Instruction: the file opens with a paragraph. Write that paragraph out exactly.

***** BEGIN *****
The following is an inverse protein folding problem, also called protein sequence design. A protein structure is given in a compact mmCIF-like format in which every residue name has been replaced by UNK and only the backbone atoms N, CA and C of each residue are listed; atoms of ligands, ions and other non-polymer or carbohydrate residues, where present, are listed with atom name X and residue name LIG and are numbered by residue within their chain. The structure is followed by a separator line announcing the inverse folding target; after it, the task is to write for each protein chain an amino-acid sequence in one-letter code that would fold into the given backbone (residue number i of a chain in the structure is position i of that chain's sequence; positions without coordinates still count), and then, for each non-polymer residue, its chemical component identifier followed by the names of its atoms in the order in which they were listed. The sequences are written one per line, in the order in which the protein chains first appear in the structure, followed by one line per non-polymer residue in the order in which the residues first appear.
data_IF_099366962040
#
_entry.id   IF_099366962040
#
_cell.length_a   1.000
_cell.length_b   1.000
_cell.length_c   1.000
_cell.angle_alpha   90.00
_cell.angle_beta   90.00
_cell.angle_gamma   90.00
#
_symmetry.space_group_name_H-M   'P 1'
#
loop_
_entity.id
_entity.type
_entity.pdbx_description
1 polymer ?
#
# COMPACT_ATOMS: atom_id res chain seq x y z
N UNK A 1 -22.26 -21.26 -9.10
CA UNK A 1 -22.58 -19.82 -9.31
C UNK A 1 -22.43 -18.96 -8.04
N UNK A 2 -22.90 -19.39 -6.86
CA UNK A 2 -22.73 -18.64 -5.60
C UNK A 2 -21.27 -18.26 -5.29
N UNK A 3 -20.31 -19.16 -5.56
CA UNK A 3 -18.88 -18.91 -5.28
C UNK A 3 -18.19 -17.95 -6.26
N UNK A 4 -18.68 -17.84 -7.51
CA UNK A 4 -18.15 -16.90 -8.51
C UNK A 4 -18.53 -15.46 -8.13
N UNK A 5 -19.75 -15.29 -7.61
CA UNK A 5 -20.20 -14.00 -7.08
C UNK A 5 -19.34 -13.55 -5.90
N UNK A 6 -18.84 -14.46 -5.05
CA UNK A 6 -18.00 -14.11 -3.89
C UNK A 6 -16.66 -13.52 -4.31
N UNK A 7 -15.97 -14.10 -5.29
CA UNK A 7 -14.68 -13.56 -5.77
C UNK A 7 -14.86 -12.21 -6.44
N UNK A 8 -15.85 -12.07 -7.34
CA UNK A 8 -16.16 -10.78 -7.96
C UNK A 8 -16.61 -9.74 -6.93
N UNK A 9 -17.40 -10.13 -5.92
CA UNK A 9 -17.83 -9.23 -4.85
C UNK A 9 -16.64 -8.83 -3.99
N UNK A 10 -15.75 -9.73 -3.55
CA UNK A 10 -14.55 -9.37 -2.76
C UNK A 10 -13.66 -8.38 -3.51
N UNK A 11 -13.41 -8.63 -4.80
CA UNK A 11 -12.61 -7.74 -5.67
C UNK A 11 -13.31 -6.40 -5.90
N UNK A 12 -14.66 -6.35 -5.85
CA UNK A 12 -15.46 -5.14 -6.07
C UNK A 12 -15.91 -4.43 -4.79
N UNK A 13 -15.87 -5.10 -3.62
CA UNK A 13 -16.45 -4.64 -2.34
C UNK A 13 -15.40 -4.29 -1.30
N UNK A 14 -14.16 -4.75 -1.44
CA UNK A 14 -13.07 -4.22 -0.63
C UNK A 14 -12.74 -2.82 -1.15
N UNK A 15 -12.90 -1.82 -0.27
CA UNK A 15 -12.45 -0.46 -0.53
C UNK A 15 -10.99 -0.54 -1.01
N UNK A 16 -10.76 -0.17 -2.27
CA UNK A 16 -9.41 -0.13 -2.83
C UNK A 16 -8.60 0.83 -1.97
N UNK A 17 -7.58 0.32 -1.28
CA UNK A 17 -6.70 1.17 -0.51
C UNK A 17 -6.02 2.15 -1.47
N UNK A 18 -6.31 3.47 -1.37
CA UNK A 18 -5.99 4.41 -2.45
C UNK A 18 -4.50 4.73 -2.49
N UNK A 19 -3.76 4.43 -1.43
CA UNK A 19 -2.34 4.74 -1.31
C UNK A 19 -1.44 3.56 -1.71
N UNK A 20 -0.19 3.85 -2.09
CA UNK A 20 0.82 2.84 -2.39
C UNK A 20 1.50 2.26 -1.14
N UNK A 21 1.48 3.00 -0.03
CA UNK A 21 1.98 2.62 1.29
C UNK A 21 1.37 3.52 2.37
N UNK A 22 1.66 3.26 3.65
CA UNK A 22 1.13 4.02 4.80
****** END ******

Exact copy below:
The following is an inverse protein folding problem, also called protein sequence design. A protein structure is given in a compact mmCIF-like format in which every residue name has been replaced by UNK and only the backbone atoms N, CA and C of each residue are listed; atoms of ligands, ions and other non-polymer or carbohydrate residues, where present, are listed with atom name X and residue name LIG and are numbered by residue within their chain. The structure is followed by a separator line announcing the inverse folding target; after it, the task is to write for each protein chain an amino-acid sequence in one-letter code that would fold into the given backbone (residue number i of a chain in the structure is position i of that chain's sequence; positions without coordinates still count), and then, for each non-polymer residue, its chemical component identifier followed by the names of its atoms in the order in which they were listed. The sequences are written one per line, in the order in which the protein chains first appear in the structure, followed by one line per non-polymer residue in the order in which the residues first appear.